Benjamin Gunnar Precharged Pneumatic pellet rifle: Part Four
This report covers:
- Long time
- The test
- First group — JSB Exact Jumbo Heavy
- Baracuda 18
- Baracuda Match with 5.53mm head
- Crosman Premier
- So — how is it?
Today we back up to 25 yards to test the accuracy of the .22-caliber Benjamin Gunnar. This rifle has been interesting from the start and we now have a good handle on it’s performance.
It’s been a long time since I last shot the Gunnar, so I read the previous reports to see where things were. I remembered the part about the DonnyFL Ronin silencer not aligning with the barrel, causing me to put pellets into the jamb of the door leading into my garage. Even if I didn’t read the reports I had the pellet holes to remind me.
I forgot how quiet the Gunnar is. But in Part 2 I found that on full power it was only 91.9 dB. I also discovered that in the center of the power adjustment range the rifle is still getting 30+ foot-pounds, and there are as many as 60 shots per 3,000 psi fill, which is performance you can take to the bank. The 3,000 psi fill is a wise step because it doesn’t drain your air tanks fast like a 300-bar (4,351 psi) fill does.
I also enjoyed reading that the 12-shot rotary magazine is straightforward to load. It doesn’t require pellets to be put in backwards or other nonsense. When I finished reading I was ready to test.
I shot the Gunnar from 25 yards off a sandbag rest with the rifle resting directly on the bag. I extended the buttstock as far out as it goes and the scope was in perfect alignment with my eye. The trigger is quite good, as I have reported in the past.
The rotary magazine holds 12 rounds and as I said it is straightforward to load. For the first group I loaded all 12 chambers because I would use the first two to sight in and then adjust the scope to shoot the group. After that I loaded 10 rounds of each pellet. All the groups shown today were 10-shot groups.
First group — JSB Exact Jumbo Heavy
First to be tested were JSB Jumbo Heavy pellets. They were the most accurate at 10 meters. The first shot landed two inches high, as the rifle was sighted in at 10 meters. I cranked in a lot of down elevation and shot two hit an inch low and an inch to the left of the aim point. I adjusted the scope up and to the right and the next shot, which was the first in the 10-shot group, was a pinwheel that took out the center dot in the bull of a new target. Oh, boy! From this point on I had to overlay the reticle lines over the target ring numbers to center the shot. With that I put the first four shots into a tiny hole that would have been smaller than one-tenth inch between centers. Then the group started to enlarge.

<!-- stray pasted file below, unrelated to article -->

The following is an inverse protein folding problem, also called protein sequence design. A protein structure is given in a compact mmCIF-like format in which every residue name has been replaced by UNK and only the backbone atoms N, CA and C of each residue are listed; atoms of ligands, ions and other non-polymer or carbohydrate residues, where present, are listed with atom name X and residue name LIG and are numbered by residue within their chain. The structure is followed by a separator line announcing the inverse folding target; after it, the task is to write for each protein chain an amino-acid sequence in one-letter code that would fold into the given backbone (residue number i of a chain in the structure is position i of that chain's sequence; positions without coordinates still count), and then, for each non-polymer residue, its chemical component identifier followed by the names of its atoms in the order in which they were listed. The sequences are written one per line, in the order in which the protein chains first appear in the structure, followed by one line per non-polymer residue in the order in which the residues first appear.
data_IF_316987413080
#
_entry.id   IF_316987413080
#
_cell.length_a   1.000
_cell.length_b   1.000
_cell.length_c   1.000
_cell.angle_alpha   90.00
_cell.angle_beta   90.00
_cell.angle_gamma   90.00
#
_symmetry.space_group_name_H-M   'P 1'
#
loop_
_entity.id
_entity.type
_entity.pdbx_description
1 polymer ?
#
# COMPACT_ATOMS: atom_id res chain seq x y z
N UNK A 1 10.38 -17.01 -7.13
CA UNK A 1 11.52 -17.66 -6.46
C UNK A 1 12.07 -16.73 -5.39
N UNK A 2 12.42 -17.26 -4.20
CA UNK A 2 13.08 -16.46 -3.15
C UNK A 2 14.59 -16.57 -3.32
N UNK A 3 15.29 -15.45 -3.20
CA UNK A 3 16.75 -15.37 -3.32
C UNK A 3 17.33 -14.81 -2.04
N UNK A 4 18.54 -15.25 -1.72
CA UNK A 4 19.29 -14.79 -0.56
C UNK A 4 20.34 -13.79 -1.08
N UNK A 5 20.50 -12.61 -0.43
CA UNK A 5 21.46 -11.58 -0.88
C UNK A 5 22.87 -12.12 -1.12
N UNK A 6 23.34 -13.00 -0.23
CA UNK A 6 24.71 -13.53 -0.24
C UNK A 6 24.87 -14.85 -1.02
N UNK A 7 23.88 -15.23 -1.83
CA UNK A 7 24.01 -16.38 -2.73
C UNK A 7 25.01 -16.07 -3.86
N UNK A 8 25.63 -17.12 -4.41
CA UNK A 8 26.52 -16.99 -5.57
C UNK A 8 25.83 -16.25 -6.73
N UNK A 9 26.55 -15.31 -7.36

The final 10-shot group measures 0.357-inches between centers. Not bad for 25 yards when I had to guess where the center of the target was! Because of that I adjusted the elevation of the scope 6 clicks down.
We are on a roll. The next pellet tested was the 18-grain H&N Baracuda. Ten of them made a 0.517-inch group at 25 yards. Once more I almost blew the aim point away with the third shot.
Baracuda Match with 5.53mm head
The next pellet I tested was the H&N Baracuda Match with 5.53mm heads. Ten of them went into 0.582-inches at 10 meters, with nine of them in 0.385-inches at 25 yards. Shot seven is the one that dropped low and to the right and I don’t know what happened. It wasn’t a called pull. And as before I blew the aim point away and had to guess where the center of the target was.
The Gunnar put ten Baracuda Match with 5.53mm heads into 0.582-inches at 25 yards, with nine in 0.385-inches. I have no idea why the one shot hit low and to the right, but it wasn’t a called bad shot.
It dawned on me that I had not tried Crosman Premier pellets in the Gunnar. Yes, we know that Crosman probably didn’t make this rifle in the U.S. But it is still one of their airguns.
However, I also discovered in the Part 3 test that the Gunnar likes medium-to-heavyweight pellets best. That suggests the Premiers that weigh 14.3 grains will probably not group as well as the heavier pellets. Yet they did. I blew out the aim point early in the test, of course, and guessed where the aim point was after that.
Ten Premiers went into 0.505-inches at 25 yards, so it wasn’t that bad. It looks larger than the others, but when I measured it several times it really wasn’t.
So — how is it?
The Gunnar is pulling its weight. Of course we need a 50-yard test to know for certain, but as a hunting air rifle, it looks like a winner. Lots of shots on a 3,000 psi fill, accuracy, quiet report, nice magazine and decent trigger. There is a lot to like.
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